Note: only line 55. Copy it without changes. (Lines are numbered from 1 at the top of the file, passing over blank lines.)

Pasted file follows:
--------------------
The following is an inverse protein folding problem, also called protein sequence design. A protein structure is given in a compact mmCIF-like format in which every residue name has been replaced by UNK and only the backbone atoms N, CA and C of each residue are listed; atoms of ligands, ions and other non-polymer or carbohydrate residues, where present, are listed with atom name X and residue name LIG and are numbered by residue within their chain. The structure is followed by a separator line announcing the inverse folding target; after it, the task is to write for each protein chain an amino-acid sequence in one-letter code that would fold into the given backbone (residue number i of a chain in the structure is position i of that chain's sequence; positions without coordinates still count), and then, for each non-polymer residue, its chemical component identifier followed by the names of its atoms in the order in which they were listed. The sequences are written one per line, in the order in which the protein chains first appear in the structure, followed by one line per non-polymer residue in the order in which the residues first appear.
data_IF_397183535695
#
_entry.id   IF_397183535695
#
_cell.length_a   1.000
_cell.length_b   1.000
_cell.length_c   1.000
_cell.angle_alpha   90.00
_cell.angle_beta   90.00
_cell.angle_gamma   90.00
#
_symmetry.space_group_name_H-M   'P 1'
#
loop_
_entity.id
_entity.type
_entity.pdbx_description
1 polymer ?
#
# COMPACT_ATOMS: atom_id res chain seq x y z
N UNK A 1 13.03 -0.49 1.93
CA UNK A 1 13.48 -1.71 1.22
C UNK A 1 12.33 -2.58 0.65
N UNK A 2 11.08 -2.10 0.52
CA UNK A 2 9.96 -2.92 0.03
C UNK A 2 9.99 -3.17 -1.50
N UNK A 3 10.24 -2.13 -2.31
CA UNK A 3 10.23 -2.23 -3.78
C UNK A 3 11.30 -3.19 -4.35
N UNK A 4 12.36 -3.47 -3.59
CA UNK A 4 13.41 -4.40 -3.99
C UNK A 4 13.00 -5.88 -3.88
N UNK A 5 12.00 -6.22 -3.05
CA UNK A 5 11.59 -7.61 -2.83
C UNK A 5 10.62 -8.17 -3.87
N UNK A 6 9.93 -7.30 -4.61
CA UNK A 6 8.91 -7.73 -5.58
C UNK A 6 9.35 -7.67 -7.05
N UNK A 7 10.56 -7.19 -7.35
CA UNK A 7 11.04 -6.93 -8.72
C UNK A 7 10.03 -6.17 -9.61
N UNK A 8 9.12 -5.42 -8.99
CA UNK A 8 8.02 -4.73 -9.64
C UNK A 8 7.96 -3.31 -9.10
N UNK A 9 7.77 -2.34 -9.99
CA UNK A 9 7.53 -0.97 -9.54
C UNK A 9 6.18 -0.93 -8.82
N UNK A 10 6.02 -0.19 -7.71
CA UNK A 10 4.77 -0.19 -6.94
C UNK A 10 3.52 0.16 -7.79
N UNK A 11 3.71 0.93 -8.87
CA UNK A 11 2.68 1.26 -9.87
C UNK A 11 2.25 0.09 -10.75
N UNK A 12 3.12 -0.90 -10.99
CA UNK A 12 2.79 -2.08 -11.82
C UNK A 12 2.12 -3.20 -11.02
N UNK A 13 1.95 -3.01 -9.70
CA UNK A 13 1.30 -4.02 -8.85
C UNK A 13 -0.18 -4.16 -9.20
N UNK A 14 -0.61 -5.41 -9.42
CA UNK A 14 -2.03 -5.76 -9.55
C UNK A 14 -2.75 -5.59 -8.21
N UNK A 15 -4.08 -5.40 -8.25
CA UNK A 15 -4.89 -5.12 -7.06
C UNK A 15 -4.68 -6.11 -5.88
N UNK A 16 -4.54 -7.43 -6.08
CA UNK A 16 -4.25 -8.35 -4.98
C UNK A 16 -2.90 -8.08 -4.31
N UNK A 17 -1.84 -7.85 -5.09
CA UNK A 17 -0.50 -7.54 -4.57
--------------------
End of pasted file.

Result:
N UNK A 12 3.12 -0.90 -10.99